As a first outcome, we presented the improved stability of the rate-based stimulus representation. The principle of the rate code lies in representation of quantity (sound level in our case) by the number of neuronal discharges, or, when normalized by time, the spike-rate. Due to the inherent randomness and variability of neuronal firing, the evoked spike count is different for each stimulus presentation; the information on sound level is thus encoded in a mean spike count averaged over several stimulus repetitions. Stimuli of different sound levels will result in different evoked spike counts; however, for the difference to be detectable, it must be large enough not to be masked by the spiking variability [21, 41]. In the enriched animals, reduced spike count variances were observed, which suggests an improved discrimination ability of sound level changes. On the other hand, the neurons in the enriched animals may have lower evoked spike counts at the same time [16]. With regard to level discrimination ability, these two facts operate in opposite directions; thus to better quantify the level discrimination ability, detection distance (sometimes also called sensitivity index) was computed. We found that detection distances were larger in the enriched animals. According to signal detection theory [20, 21], this fact corresponds to lower theoretical just-noticeable differences of sound level, that is, better level discrimination ability. Nevertheless, to determine the influence on subjective perception of sound, an additional behavioral experiment would be necessary. Interestingly, the described changes occurred only in neurons with monotonic rate-intensity functions; detection distances of nonmonotonic neurons did not differ significantly between enriched and control animals. This indicates that monotonic and nonmonotonic neurons might play different roles with respect to sound level coding.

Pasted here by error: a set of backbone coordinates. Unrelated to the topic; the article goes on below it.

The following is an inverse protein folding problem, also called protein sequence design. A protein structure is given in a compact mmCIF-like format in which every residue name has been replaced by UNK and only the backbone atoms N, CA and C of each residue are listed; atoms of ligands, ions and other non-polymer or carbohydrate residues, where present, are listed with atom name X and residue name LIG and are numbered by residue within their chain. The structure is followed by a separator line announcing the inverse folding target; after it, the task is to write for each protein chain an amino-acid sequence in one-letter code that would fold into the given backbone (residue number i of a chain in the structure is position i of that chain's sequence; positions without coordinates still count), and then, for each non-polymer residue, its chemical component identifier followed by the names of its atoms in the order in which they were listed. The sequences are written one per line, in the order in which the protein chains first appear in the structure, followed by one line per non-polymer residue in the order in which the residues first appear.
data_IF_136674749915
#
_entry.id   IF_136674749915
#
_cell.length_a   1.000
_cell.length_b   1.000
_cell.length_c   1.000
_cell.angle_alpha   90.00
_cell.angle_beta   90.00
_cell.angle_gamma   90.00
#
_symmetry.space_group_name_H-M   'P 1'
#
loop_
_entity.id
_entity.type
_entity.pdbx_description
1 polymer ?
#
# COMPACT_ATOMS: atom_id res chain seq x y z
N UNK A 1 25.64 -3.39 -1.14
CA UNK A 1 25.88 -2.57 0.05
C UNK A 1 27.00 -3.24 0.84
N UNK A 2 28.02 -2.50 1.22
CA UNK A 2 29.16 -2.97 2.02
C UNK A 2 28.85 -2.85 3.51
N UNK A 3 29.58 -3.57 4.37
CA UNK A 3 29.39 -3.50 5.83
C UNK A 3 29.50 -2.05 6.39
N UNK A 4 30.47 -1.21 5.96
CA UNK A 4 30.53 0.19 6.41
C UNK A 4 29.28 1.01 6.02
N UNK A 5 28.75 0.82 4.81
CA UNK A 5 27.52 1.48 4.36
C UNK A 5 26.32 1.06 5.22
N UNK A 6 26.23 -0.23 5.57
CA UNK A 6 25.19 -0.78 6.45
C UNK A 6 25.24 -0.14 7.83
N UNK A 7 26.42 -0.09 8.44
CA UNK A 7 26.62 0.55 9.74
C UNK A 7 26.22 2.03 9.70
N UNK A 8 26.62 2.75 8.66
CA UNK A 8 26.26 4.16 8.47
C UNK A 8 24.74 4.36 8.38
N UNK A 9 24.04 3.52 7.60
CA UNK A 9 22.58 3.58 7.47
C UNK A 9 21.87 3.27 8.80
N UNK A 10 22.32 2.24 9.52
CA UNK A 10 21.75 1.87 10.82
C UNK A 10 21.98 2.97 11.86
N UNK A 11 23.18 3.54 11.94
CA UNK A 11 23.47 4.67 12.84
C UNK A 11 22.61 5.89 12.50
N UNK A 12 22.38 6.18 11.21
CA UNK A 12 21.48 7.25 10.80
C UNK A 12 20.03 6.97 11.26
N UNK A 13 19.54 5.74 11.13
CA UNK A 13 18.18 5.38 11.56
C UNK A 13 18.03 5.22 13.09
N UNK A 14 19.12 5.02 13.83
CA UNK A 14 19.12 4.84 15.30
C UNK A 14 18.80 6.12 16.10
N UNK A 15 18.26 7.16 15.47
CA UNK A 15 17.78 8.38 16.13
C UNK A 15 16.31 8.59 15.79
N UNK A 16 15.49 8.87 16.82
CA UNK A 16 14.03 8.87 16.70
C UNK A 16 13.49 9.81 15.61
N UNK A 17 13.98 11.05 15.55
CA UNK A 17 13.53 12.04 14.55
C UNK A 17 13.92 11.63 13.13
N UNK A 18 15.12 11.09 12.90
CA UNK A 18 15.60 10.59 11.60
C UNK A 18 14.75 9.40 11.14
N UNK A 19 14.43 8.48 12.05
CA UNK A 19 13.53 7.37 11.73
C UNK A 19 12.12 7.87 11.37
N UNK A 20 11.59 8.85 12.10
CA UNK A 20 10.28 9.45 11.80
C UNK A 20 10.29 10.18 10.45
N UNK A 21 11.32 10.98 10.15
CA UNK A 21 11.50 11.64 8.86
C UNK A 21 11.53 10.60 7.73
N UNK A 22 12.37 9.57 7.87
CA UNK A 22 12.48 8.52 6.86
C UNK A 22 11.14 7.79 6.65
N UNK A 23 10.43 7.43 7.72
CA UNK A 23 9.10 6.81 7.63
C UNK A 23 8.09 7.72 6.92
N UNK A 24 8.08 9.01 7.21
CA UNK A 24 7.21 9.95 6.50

Information carried by the firing rate is usually based on integration (or averaging) across the interval of around 100 ms long [42, 43], thus discarding the information on events occurring at shorter time scales. Unlike the rate-based code, temporal coding employs precise positioning of individual spikes in time [44], which may potentially carry larger information content than the rate code, and furthermore, the information is conveyed almost immediately [45]. Considering also the neuronal populations, if a group of neurons projecting to another neuron produces spike patterns that are well-aligned in time, the higher synchrony will improve the detection of the signal. We studied the temporal acuity using two measures: the vector strength quantifying the synchronization of spikes with sound period and the van Rossum distance quantifying the similarity of individual-evoked patterns.